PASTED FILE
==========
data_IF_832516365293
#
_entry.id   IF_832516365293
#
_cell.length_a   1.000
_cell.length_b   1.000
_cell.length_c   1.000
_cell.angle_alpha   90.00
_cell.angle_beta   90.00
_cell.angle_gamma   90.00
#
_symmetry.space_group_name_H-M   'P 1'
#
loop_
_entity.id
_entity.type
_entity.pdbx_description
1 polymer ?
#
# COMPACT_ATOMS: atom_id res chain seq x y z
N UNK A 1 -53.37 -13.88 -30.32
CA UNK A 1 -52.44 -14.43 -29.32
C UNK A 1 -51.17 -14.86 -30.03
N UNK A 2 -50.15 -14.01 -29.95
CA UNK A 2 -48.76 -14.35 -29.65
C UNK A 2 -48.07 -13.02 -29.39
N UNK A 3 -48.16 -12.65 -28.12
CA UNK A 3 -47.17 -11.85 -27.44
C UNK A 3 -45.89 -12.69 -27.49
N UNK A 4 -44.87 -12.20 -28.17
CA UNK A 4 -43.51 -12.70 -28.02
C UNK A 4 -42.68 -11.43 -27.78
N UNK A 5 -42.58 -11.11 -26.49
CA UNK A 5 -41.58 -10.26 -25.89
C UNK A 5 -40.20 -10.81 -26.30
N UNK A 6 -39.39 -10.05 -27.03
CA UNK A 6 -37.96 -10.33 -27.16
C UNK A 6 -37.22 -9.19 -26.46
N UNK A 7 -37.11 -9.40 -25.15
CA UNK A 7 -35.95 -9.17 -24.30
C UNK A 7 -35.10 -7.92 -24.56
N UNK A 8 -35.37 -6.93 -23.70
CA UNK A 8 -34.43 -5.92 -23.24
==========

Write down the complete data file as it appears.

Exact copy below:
data_IF_832516365293
#
_entry.id   IF_832516365293
#
_cell.length_a   1.000
_cell.length_b   1.000
_cell.length_c   1.000
_cell.angle_alpha   90.00
_cell.angle_beta   90.00
_cell.angle_gamma   90.00
#
_symmetry.space_group_name_H-M   'P 1'
#
loop_
_entity.id
_entity.type
_entity.pdbx_description
1 polymer ?
#
# COMPACT_ATOMS: atom_id res chain seq x y z
N UNK A 1 -53.37 -13.88 -30.32
CA UNK A 1 -52.44 -14.43 -29.32
C UNK A 1 -51.17 -14.86 -30.03
N UNK A 2 -50.15 -14.01 -29.95
CA UNK A 2 -48.76 -14.35 -29.65
C UNK A 2 -48.07 -13.02 -29.39
N UNK A 3 -48.16 -12.65 -28.12
CA UNK A 3 -47.17 -11.85 -27.44
C UNK A 3 -45.89 -12.69 -27.49
N UNK A 4 -44.87 -12.20 -28.17
CA UNK A 4 -43.51 -12.70 -28.02
C UNK A 4 -42.68 -11.43 -27.78
N UNK A 5 -42.58 -11.11 -26.49
CA UNK A 5 -41.58 -10.26 -25.89
C UNK A 5 -40.20 -10.81 -26.30
N UNK A 6 -39.39 -10.05 -27.03
CA UNK A 6 -37.96 -10.33 -27.16
C UNK A 6 -37.22 -9.19 -26.46
N UNK A 7 -37.11 -9.40 -25.15
CA UNK A 7 -35.95 -9.17 -24.30
C UNK A 7 -35.10 -7.92 -24.56
N UNK A 8 -35.37 -6.93 -23.70
CA UNK A 8 -34.43 -5.92 -23.24